Australasian Science: Australia's authority on science since 1938

There’s Value in our Island Arks

By Justine Shaw

Investing in conservation management on Australian islands yields a great return.

Justine Shaw is a research fellow at the University of Queensland, and is part of the Environmental Decisions Group.

The full text of this article can be purchased from Informit.

Australia’s islands have biodiversity values that can be dis­proportionate to their size. Consider Barrow Island, which lies off north-west Western Australia and is home to 24 species that occur nowhere else on Earth (of which five are mammals).

But the conservation value of islands extends beyond their indigenous species. Consider the case of Bald Island, off the coast from Albany in the south of Western Australia. Noisy scrub-birds had been presumed extinct until they were heard singing near a picnic area in Two Peoples Bay National Park near Albany. The rocky landscape had protected a small number of breeding pairs – perhaps fewer than 50 – from wildfires but the remaining population was under constant threat from fire and foxes. In the mid-1990s a few individuals were translocated to a series of nearby release sites, including Bald Island. Not long after, the mainland populations were devastated by a series of wildfires that killed 92% of the mainland population.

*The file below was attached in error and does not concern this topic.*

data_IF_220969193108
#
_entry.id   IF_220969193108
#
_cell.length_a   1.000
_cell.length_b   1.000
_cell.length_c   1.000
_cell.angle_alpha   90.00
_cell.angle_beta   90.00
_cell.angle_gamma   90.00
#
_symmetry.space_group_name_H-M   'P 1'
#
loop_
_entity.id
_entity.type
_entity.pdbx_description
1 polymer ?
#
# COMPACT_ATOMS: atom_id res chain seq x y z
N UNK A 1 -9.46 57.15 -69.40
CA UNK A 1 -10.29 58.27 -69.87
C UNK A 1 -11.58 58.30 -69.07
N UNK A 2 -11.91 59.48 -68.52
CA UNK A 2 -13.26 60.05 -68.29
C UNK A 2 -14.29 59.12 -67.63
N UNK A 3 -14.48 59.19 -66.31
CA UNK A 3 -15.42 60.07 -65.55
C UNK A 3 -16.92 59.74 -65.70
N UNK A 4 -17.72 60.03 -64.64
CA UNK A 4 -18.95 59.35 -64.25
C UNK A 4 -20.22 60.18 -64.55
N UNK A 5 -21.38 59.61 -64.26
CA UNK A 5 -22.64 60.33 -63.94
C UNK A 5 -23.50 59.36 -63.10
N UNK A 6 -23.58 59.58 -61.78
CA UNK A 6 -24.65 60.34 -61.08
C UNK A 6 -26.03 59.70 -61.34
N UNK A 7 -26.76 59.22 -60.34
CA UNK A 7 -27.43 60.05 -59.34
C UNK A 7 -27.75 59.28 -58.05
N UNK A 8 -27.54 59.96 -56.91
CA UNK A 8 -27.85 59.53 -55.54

Bald Island has since also become home to the world’s second population of Gilbert’s potoroo, which previously existed as a single population restricted to an area of 5 km2. It too was threatened by wildfire.

Many of our islands, like Barrow Island, support rare and endemic taxa. And many, like Bald Island, offer a last refuge to species that have been wiped out on the mainland or provide...

The full text of this article can be purchased from Informit.